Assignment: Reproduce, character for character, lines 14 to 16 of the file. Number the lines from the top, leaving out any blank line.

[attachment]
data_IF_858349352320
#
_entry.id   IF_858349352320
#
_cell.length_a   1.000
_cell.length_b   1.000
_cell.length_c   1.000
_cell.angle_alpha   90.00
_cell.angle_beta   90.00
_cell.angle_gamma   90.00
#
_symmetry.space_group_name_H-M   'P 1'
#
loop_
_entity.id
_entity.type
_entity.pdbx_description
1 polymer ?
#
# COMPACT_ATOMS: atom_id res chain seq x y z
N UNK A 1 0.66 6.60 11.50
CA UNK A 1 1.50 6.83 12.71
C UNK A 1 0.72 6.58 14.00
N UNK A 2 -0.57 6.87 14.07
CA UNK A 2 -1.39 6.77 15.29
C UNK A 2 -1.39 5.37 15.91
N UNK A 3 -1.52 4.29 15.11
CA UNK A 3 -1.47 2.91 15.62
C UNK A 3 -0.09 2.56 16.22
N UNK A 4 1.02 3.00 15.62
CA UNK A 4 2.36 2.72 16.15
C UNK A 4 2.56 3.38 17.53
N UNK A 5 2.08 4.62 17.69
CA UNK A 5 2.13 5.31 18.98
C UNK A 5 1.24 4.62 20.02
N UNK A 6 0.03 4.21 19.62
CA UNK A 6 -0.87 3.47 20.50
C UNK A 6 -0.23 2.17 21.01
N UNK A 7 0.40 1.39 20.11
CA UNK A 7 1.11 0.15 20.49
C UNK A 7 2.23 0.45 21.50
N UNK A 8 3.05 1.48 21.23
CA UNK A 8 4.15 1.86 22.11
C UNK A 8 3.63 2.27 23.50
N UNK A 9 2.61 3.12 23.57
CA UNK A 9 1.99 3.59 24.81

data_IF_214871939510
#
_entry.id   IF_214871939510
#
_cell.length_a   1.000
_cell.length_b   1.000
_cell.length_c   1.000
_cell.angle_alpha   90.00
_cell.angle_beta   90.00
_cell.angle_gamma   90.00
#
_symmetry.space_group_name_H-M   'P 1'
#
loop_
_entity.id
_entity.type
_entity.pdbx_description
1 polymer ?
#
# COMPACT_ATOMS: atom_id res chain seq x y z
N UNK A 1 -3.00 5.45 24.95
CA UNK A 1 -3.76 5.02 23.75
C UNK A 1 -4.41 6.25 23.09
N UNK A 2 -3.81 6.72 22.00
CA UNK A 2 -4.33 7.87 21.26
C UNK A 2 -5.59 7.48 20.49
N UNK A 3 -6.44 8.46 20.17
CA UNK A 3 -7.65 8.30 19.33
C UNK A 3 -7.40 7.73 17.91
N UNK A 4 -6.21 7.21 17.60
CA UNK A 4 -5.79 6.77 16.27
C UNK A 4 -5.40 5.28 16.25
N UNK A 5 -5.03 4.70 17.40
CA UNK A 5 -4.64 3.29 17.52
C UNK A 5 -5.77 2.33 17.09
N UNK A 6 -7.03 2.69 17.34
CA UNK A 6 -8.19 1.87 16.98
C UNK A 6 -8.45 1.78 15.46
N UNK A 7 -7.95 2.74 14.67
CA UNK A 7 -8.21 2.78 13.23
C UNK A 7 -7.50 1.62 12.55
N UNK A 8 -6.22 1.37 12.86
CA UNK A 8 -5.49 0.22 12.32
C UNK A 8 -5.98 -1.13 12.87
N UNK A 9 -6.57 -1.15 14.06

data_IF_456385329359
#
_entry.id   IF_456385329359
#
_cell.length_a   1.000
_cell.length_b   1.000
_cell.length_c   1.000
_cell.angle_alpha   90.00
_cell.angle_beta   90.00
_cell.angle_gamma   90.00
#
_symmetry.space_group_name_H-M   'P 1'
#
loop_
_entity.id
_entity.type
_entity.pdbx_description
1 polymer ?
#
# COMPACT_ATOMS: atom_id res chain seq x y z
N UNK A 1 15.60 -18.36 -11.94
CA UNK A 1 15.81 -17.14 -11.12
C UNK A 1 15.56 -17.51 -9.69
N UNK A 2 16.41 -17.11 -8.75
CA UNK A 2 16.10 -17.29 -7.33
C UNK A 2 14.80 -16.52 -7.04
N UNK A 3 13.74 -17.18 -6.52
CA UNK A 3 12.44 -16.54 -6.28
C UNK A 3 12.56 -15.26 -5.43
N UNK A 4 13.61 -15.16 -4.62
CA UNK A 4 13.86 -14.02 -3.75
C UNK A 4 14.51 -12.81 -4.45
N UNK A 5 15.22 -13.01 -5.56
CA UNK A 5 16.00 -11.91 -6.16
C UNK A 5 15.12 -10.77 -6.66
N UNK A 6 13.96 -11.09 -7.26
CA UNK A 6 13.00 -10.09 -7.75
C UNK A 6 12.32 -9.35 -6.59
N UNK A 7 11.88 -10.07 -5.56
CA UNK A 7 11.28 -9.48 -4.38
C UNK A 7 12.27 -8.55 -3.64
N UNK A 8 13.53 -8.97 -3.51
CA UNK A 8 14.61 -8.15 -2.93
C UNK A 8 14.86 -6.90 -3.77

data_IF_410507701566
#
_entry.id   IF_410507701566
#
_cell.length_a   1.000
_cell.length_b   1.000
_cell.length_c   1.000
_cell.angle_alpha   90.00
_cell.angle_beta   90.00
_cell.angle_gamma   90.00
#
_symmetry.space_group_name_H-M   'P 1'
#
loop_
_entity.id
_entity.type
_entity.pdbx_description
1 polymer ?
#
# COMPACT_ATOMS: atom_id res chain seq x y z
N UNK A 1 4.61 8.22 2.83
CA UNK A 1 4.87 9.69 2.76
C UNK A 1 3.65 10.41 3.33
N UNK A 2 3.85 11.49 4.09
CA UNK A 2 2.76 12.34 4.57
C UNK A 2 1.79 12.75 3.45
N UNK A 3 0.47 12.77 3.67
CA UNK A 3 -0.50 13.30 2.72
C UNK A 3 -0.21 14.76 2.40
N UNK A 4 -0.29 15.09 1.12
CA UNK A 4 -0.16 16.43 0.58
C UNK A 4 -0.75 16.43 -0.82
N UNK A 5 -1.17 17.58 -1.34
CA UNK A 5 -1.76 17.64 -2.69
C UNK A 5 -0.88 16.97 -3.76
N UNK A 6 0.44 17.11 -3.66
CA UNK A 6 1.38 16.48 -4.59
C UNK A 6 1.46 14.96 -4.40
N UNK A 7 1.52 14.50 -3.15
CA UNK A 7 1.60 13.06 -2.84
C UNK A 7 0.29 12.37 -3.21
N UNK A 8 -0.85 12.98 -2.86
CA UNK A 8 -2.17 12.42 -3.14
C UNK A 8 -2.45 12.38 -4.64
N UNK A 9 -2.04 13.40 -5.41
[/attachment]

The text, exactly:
loop_
_entity.id
_entity.type